Ebola, APIs & Workflow: We Need A More Process-Aware Health IT Ecosystem

Reviews are in!

I was all set to write a blog post about today’s #HITsm API (Application Programming Interface) questions. (See below if link is out of date.) I’ve “consumed” APIs (written code to call them). I’m even creating a crude API for a little Internet-Of-Things project I call @MrRIMP.

  • Topic 1: Modified from @KBDeSalvo: What will the #healthIT ecosystem be like in 2024? What role can APIs play?
  • Topic 2: Pay now or pay later: How much consistency should EHR APIs have? via @GrahameGrieve #HITsm
  • Topic 3: Via @UsabilityPeople: What is needed for APIs to be more “usable?”
  • Topic 4: Modified from @Greg_meyer93: Are APIs the solution? Are they simply ‘enablers?’
  • Topic 5: Raised by @VinceKuraitis: Public API. Describe & discuss the benefits.

But then….

…blamed on EHR workflow…

Well, IT hit the fan this morning (at least on Twitter). The failure to immediately quarantine an Ebola patient upon presentation to a Texas emergency department is being blamed on EHR workflow.

Now, whether or not it’s the EHR fault, I don’t know. I’m looking forward to some sort of forensic workflow post mortem…. But lots of people cc’d me on tweeted links to the story, because, presumably, I tweet a lot about EHR and health IT workflow and workflow tech. Since workflow can be between people, between people and machines, or between machines, workflow problems aren’t automatically EHR problems. But discussion will be fascinating to watch play out.

No, what I really want to do here so pivot from Ebolagate to how a more process-aware health IT system could better respond to similar public health emerging emergencies. Back in 2008 I gave the following presentation at the HIMSS conference in Florida. You can watch it here for 18 bucks. My presentation was, essentially, about APIs and workflow between public health entities and EHRs.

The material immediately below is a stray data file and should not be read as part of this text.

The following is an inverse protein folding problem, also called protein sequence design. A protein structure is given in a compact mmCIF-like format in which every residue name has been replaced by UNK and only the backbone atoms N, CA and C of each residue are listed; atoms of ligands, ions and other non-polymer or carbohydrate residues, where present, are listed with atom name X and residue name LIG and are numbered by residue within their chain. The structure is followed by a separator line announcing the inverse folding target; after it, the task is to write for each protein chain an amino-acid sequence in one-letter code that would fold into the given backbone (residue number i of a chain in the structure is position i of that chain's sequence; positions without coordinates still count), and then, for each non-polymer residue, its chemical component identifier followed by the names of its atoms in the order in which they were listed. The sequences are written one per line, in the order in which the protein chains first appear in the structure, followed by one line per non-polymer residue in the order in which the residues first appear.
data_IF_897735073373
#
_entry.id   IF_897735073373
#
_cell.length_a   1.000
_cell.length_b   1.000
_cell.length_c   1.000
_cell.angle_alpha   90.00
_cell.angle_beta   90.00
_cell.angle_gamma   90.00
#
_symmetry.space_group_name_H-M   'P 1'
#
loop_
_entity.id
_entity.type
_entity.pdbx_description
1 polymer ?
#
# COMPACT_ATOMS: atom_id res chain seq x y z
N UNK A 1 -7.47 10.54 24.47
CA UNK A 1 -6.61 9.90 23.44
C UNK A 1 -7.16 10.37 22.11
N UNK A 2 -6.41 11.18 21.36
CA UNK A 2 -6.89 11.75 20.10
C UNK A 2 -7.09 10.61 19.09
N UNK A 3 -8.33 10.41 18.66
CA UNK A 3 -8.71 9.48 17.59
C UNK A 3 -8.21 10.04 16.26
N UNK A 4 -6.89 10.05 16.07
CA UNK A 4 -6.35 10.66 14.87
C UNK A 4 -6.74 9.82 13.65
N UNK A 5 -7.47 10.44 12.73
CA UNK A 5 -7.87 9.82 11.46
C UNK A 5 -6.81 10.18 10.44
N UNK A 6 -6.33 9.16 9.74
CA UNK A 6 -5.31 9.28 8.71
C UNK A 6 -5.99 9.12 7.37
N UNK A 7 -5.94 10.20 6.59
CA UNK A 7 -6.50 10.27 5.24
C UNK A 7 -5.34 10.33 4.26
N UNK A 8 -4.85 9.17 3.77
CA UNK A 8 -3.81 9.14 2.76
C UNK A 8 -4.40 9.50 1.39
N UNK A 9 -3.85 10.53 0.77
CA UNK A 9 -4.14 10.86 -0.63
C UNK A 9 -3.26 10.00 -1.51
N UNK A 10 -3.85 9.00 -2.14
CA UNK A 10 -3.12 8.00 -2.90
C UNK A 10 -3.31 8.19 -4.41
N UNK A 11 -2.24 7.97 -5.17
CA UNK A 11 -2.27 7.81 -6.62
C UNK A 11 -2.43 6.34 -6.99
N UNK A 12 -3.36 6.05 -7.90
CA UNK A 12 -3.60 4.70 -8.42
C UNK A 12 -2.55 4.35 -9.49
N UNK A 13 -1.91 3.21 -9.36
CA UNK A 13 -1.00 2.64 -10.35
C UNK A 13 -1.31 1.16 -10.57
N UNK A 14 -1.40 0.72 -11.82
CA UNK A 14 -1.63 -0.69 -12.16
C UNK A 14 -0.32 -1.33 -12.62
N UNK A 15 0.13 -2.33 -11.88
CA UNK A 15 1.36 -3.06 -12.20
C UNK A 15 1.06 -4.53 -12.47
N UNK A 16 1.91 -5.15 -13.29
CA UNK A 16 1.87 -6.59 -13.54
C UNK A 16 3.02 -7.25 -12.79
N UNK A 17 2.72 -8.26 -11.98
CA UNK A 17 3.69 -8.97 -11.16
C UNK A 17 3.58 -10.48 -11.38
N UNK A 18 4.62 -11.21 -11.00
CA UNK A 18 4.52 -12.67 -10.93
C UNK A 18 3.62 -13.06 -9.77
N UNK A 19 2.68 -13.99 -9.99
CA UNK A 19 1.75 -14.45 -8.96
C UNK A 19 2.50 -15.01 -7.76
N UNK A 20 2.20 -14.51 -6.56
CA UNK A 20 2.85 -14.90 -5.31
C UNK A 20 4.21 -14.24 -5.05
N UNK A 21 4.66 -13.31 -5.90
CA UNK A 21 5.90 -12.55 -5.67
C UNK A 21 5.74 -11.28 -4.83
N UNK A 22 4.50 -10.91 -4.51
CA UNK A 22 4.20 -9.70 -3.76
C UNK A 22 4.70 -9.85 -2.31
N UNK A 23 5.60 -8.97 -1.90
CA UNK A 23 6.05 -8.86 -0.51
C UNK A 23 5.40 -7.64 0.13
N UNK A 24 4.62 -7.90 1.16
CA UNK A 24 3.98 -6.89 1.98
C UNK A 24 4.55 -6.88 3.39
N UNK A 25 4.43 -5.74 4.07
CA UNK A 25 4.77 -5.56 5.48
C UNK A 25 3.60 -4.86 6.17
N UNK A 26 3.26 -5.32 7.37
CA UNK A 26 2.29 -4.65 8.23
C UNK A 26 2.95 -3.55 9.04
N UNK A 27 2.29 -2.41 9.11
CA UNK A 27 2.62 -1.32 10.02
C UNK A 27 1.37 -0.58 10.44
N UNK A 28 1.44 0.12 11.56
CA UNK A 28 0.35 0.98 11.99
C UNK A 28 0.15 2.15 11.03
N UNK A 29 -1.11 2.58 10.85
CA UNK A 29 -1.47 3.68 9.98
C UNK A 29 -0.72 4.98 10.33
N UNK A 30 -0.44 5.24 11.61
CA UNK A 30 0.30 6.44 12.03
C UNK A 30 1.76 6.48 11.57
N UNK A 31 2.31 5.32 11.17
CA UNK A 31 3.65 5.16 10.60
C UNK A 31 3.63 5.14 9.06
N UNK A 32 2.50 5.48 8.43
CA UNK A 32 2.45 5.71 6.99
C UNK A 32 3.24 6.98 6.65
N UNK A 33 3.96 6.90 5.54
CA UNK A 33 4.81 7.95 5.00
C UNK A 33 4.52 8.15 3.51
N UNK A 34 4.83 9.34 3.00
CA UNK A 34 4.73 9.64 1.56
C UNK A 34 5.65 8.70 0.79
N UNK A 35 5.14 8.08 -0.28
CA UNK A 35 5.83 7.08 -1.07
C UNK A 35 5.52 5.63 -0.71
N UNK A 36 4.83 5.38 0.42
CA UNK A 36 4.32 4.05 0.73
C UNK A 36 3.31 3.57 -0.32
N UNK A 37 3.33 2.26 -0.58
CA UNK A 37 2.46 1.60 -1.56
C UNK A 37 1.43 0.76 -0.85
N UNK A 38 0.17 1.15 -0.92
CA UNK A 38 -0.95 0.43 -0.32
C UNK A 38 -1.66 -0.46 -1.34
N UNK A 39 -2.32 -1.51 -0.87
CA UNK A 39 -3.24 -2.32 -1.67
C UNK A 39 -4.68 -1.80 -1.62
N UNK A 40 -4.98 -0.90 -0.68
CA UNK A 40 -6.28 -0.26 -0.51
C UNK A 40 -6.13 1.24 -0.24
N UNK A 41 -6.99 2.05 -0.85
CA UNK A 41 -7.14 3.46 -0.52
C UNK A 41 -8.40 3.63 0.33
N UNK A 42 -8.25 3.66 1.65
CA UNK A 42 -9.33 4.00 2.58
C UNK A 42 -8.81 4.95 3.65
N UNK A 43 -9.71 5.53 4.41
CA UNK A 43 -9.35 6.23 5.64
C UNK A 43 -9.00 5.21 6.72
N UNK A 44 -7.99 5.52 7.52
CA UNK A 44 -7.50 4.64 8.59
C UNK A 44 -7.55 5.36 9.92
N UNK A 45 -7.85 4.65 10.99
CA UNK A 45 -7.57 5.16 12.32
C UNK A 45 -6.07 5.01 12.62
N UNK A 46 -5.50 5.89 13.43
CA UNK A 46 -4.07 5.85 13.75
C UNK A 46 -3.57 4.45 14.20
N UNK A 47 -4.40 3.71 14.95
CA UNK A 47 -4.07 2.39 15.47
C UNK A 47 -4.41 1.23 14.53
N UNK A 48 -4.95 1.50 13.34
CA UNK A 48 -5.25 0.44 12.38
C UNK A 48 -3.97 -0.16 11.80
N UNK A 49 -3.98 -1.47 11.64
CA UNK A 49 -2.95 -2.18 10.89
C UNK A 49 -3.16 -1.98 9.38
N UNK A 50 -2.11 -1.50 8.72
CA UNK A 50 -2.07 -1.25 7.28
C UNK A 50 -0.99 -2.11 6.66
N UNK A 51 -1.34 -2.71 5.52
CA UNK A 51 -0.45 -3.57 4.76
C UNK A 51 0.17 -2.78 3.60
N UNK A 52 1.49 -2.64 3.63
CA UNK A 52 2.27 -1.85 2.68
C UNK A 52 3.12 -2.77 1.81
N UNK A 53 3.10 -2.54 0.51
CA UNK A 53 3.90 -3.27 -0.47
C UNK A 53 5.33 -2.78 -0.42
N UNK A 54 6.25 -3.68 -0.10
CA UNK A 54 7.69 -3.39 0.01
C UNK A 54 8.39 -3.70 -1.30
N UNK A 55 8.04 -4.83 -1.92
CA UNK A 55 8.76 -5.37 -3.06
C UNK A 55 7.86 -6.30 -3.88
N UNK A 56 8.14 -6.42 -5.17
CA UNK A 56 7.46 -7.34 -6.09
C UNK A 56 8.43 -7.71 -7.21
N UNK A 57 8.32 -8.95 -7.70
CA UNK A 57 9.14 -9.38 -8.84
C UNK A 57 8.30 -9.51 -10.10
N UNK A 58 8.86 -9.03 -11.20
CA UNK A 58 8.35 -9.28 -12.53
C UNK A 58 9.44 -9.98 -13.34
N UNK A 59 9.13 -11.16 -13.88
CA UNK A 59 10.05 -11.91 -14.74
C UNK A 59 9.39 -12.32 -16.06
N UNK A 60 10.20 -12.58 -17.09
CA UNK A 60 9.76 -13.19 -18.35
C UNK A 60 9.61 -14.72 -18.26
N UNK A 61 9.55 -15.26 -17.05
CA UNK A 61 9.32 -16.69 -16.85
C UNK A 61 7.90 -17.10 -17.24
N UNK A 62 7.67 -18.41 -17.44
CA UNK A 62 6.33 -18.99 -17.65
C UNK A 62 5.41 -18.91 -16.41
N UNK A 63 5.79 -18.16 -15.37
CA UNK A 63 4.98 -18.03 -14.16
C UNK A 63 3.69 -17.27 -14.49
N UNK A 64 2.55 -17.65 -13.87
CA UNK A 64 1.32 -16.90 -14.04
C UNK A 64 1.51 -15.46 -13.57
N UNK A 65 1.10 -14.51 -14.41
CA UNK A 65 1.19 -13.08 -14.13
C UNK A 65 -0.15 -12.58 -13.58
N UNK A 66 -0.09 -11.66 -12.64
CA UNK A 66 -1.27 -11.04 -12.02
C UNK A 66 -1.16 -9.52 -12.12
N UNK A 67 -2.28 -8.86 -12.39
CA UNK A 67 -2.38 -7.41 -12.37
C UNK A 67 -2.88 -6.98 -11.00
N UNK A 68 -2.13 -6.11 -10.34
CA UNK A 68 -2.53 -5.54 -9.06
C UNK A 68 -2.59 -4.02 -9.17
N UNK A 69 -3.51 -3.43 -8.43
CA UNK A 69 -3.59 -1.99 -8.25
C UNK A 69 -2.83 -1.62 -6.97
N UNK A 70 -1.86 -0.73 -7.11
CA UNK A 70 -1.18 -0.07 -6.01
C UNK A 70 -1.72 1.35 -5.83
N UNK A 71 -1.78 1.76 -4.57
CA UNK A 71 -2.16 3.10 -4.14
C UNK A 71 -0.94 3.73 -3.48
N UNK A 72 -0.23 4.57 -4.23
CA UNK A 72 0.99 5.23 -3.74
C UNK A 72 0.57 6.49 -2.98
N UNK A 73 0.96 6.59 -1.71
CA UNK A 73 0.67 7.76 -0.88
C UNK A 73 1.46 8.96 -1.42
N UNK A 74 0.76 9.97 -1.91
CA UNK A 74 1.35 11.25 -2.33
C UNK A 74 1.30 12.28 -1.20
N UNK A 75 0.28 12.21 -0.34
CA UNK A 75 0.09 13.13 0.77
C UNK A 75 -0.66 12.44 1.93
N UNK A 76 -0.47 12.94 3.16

This is a framework I developed to compare connecting an EHR to a public health IT system:

  • Project Management
  • Standard Data Format
  • Simplicity of Dataflow
  • Maturity of Transport Infrastructure
  • System Stage (such as Production vs Testing)
  • Data Format

I think it’s still a pretty good way to compare health IT interface and integration projects. Perhaps at some future date I’ll update the rest of my slides to reflect today’s concerns and technologies.

But for now I want to get this blog post up before today’s #HITsm chat on APIs (Application Programming Interfaces).

The basic problem confronted by public health professionals and users of EHRs in emergency departments boils down to the degree to which the systems they use are “process-aware.” Process-aware systems have some sort model of work or workflow that is executable or at least mechanically consultable. Why do I say this? Because we, as a nation, need to be able to automatically, or at least semi-automatically push candidate workflows from public health organizations down to EHRs at the point-of-care. And to do so in a way that supports, but does not disrupt, evolutions in workflow necessary to, say, flag someone who just came back from Liberia. The only way to do this is to actually model workflow. And to transmit these models of workflow via APIs.

P.S. I’ve got over 50,000 tweets about healthcare workflow (including cat videos) at @wareFLO, and about a third of million words across this several blogs.

Please interact with me on Twitter at @wareFLO, leave comments on any of my blogs, and contact me to help accelerate change. While I believe it is only a matter of time before current workflow-oblivious health IT system are replaced by truly process-aware health IT systems, we may be in a race. A race to implement these systems, at the front lines of healthcare, before the next, more virulent Ebola-like threat looms.


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